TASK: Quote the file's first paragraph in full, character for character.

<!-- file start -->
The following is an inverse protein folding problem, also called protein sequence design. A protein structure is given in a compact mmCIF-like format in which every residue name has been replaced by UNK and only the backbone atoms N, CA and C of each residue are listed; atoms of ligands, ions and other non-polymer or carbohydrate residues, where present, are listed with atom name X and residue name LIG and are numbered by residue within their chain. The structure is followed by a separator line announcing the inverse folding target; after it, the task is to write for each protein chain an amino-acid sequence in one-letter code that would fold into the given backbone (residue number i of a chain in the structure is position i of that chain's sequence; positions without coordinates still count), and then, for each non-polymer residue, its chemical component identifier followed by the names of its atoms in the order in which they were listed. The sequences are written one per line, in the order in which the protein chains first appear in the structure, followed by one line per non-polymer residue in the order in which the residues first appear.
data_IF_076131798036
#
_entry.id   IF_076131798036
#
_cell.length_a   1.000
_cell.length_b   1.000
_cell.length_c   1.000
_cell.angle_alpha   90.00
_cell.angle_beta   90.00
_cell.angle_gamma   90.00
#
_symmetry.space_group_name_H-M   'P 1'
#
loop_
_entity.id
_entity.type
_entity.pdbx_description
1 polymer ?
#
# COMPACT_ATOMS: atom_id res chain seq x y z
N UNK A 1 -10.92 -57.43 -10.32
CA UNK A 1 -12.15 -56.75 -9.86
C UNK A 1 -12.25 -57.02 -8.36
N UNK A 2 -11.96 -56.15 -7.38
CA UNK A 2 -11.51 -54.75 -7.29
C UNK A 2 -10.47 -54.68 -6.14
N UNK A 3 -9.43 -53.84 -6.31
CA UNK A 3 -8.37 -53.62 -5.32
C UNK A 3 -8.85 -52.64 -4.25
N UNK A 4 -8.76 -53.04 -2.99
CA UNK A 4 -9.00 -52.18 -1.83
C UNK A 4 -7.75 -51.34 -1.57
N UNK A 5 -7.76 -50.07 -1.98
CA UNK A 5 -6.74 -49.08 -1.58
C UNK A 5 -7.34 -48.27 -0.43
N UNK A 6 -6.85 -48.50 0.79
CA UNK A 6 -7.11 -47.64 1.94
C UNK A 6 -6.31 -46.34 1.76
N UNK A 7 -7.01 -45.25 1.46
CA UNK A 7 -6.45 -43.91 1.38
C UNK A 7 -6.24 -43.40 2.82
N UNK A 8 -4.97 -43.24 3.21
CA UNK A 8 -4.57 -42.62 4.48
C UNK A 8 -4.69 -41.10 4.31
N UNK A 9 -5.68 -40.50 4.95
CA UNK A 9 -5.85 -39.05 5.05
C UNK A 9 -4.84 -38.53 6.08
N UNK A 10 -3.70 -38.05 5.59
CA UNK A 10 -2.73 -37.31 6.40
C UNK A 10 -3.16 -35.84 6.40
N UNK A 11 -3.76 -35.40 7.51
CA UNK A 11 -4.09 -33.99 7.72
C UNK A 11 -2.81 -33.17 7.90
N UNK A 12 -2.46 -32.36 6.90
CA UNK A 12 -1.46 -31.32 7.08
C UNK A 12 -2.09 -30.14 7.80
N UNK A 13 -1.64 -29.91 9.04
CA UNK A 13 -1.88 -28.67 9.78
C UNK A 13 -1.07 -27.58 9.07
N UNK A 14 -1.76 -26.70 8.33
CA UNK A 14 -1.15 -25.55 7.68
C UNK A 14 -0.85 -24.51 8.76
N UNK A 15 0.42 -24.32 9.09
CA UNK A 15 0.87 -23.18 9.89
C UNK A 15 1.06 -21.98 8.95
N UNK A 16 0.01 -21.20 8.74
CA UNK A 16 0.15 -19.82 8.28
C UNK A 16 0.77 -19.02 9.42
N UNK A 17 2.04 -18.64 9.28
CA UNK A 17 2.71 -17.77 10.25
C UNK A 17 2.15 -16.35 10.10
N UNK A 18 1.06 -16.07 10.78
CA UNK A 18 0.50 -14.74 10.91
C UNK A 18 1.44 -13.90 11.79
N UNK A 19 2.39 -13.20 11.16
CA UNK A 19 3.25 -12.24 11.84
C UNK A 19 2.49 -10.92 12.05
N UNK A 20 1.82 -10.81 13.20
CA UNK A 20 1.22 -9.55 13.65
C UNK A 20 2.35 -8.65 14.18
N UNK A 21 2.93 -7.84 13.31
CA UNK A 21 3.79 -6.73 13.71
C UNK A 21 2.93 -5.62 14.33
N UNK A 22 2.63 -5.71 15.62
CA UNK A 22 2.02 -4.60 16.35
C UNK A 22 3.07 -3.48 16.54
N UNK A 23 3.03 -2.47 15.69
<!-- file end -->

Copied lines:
The following is an inverse protein folding problem, also called protein sequence design. A protein structure is given in a compact mmCIF-like format in which every residue name has been replaced by UNK and only the backbone atoms N, CA and C of each residue are listed; atoms of ligands, ions and other non-polymer or carbohydrate residues, where present, are listed with atom name X and residue name LIG and are numbered by residue within their chain. The structure is followed by a separator line announcing the inverse folding target; after it, the task is to write for each protein chain an amino-acid sequence in one-letter code that would fold into the given backbone (residue number i of a chain in the structure is position i of that chain's sequence; positions without coordinates still count), and then, for each non-polymer residue, its chemical component identifier followed by the names of its atoms in the order in which they were listed. The sequences are written one per line, in the order in which the protein chains first appear in the structure, followed by one line per non-polymer residue in the order in which the residues first appear.